In a week that saw United Airlines (UAL) place dead last in a customer service ranking of the major airlines, a picture surfaced that gives some idea of how the airline earned that dubious distinction.
A member of travel forum FlyerTalk posted this picture, which he says he snapped in the lavatory of a United Airlines flight.
"Apparently, they ran out in one lav half-way home and couldn't bother to transfer a roll from another," writes the poster. As you can see, a member of the flight crew seems to have hacked together a holder out of duct tape and filled it with cocktail napkins -- which, appropriately enough, bear the slogan "Fly by the tips of your fingers."
And this was no short flight, either: He notes that this took place on a San Francisco-to-London trip. While having to use napkins as toilet paper isn't the end of the world, it's still hard to imagine an airline like JetBlue (JBLU) running out of toilet paper and having to resort to such college-dorm-style innovation.
Filed under: Technology
By Alex Planes
Can you believe that it's only been five years since the world stopped using software and switched to apps? The distinction is pretty subtle, but nonetheless important -- without a proliferation of diverse apps across mobile ecosystems, the smartphone revolution might have been turned back, or at least held in check for some time. The past five years have seen quite a bit of technological innovation, but only a few of these developments, including apps, have truly taken hold in popular culture.
The following list will take you through five of the top new technological breakthroughs that have become the biggest hits with consumers. You'll probably be familiar with them all, but the sheer speed at which they've captured the public's imagination (and its spending money) might surprise you.
Filed under: Investing
By Craig Mellow
Prospects for emerging markets have gone from bad to worse over the past few weeks. The world investing establishment is gripped, rightly or wrongly, by the conviction that the US Federal Reserve Bank plans to ratchet down its massive US bond-buying soon. That will push up the interest rate on T-bills, make a range of alternative investments less attractive by comparison and, more to the point for emerging-market equities, lift the dollar relative to most second-tier currencies.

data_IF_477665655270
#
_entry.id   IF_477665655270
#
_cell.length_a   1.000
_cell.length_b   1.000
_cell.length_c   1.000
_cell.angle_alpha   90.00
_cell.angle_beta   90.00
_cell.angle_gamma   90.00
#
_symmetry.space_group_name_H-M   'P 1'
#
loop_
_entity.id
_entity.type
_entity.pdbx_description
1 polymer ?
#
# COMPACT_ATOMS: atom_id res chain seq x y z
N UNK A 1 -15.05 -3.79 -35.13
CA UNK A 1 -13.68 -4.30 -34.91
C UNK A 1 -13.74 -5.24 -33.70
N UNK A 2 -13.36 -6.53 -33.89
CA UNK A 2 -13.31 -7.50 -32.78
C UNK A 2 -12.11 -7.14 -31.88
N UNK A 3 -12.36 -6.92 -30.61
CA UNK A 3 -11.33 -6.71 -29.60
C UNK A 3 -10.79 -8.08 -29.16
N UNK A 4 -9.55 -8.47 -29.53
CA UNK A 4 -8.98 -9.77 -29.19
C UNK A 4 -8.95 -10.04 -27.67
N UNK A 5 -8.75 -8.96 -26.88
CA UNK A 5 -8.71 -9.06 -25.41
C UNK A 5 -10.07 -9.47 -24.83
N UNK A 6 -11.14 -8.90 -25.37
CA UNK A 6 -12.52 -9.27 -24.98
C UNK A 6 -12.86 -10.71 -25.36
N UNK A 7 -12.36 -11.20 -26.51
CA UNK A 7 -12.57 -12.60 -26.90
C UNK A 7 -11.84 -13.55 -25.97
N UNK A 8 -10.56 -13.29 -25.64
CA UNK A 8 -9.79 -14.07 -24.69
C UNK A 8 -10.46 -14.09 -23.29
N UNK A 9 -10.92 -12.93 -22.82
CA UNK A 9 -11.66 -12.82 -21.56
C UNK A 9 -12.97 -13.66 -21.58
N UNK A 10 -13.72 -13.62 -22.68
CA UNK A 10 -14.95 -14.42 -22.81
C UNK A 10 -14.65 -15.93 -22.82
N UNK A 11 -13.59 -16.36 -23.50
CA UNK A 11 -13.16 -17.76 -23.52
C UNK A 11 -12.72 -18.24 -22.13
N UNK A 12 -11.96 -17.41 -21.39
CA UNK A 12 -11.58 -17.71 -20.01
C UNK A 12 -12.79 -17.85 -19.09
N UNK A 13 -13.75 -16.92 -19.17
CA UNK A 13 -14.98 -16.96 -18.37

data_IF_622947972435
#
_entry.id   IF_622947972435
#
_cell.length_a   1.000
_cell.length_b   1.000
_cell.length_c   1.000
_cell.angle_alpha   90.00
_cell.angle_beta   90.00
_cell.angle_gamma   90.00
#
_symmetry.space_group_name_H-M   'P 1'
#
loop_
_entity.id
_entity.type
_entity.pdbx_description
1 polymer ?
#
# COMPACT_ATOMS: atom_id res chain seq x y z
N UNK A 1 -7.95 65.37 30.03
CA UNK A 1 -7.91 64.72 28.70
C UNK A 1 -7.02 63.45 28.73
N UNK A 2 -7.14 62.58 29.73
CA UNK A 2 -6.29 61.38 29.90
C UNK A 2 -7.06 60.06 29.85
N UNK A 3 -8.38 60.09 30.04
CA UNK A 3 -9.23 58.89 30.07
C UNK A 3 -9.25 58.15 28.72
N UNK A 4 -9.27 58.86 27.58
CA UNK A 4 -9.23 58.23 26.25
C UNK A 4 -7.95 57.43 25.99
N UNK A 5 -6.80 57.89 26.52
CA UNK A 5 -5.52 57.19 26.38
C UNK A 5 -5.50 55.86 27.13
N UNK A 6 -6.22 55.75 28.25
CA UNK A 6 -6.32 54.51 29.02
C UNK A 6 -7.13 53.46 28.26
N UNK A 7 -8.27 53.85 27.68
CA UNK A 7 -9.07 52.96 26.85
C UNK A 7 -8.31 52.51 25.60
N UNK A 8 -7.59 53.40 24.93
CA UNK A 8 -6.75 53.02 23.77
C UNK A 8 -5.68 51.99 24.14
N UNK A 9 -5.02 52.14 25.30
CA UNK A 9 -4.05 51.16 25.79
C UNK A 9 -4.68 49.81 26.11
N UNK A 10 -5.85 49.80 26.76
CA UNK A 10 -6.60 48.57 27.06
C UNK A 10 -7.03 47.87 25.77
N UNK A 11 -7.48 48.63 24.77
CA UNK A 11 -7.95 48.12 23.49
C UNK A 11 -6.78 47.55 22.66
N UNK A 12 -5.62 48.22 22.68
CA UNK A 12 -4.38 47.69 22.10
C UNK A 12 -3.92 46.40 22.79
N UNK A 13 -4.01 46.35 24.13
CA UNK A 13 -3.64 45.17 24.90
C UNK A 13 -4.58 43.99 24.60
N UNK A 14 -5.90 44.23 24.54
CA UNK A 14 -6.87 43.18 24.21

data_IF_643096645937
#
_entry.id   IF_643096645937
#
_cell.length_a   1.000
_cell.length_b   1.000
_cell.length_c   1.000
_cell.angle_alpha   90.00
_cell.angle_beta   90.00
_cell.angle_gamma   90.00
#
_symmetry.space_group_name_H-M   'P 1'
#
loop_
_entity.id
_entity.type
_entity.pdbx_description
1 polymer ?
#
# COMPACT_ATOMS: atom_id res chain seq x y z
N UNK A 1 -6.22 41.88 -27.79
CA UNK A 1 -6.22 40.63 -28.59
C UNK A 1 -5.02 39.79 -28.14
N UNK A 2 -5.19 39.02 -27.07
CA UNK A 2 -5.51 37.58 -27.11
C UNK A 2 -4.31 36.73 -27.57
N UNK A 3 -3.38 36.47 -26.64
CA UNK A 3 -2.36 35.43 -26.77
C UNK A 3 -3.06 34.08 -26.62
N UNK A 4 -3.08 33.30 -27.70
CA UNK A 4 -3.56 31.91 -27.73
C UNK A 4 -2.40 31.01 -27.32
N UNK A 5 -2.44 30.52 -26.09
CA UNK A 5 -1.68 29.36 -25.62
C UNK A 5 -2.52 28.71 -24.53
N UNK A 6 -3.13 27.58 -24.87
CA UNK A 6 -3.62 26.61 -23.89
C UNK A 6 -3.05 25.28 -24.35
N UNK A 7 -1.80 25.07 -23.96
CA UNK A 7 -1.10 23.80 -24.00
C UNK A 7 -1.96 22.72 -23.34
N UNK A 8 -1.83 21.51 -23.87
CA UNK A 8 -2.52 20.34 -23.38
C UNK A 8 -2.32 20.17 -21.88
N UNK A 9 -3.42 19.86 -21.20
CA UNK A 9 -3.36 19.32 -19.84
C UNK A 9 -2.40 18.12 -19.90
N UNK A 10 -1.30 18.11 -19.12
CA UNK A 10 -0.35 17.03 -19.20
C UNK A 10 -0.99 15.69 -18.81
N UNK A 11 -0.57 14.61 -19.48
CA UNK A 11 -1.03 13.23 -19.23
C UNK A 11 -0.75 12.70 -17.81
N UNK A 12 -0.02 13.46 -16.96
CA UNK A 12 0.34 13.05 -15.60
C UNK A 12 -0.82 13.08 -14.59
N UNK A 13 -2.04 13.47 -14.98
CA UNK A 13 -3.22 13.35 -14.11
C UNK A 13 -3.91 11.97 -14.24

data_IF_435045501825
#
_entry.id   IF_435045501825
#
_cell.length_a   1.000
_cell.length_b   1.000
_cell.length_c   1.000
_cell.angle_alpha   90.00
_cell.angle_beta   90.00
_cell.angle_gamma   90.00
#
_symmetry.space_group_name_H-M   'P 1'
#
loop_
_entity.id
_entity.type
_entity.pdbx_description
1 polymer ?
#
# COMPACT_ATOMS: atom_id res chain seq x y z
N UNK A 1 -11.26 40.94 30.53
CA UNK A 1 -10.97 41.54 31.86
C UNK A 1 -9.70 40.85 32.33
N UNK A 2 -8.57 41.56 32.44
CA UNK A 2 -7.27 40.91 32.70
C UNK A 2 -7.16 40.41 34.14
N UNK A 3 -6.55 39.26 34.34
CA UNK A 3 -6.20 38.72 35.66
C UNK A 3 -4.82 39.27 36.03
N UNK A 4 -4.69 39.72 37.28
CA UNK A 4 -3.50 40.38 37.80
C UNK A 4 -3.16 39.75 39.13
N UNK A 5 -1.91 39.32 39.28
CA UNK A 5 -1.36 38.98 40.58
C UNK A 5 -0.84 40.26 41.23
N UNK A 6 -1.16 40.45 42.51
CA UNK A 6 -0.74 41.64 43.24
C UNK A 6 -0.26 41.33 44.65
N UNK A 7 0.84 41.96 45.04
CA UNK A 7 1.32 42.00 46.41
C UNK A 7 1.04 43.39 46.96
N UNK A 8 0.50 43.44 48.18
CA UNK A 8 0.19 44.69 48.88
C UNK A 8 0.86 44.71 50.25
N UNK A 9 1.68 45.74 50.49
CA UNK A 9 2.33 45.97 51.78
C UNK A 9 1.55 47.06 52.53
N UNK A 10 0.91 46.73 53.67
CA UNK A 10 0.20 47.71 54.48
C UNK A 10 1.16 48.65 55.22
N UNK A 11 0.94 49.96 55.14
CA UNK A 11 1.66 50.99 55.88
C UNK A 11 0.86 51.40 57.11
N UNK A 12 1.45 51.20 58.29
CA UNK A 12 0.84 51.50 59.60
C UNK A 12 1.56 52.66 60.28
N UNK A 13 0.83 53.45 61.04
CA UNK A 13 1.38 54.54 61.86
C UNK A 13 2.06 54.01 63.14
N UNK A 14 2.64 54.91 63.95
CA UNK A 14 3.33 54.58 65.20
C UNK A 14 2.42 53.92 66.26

Since currency is destiny to a large extent when buying stocks overseas, investors have bailed out of an emerging-market space that was already underperforming the US market. The popular iShares MSCI Emerging Markets Index ETF (NYSEARCA:EEM) has dropped 10% in the past month, wiping out all its gains over the past year.
Here are five areas of your house that really do need to be fixed by the pros:
By Bruce Watson
Can consumers protect themselves from the NSA's domestic spying operations?
As more information emerges, the answer seems to be an emphatic "no." On Monday, whistleblower Edward Snowden explained that the NSA routinely engages in "incidental" collection of e-mails and the storing of millions of private messages indefinitely. He alleged that analysts regularly view this information, even if they do not have warrants to do so.
Snowden's claims seem to jibe with federal law as it is currently written. Because of 2008 amendments to the Foreign Intelligence Surveillance Act, the NSA can quite possibly justify listening into almost any domestic conversation or gaining access to almost any domestic e-mail. As Salon's Roxanne Palmer explained on Tuesday, the actual mechanisms for recording data are remarkably simple and commonplace. Even easier if, as the NSA document obtained by The Washington Post claimed, PRISM entails "collection directly from the servers" of major internet companies. The nine named companies -- including Yahoo, Google, Facebook, YouTube and AOL (the parent company of DailyFinance) -- have denied the claim, but such data collection is also covered by the FISA Amendments Act, which legally requires companies to grant the government access to their servers.
This guy should probably look into a new line of work.
A viral video making the rounds this week shows an air-freight handler at Guangzhou Airport in China loading up a cargo plane in the most careless way possible. Over the course of the four-minute video, the handler tosses parcels in the general direction of a conveyor belt, with only about half of the boxes reaching their intended target and the rest tumbling to the tarmac.
The video was first posted by Australian YouTube user Mark Bridgman a year ago, but it's gone viral this week.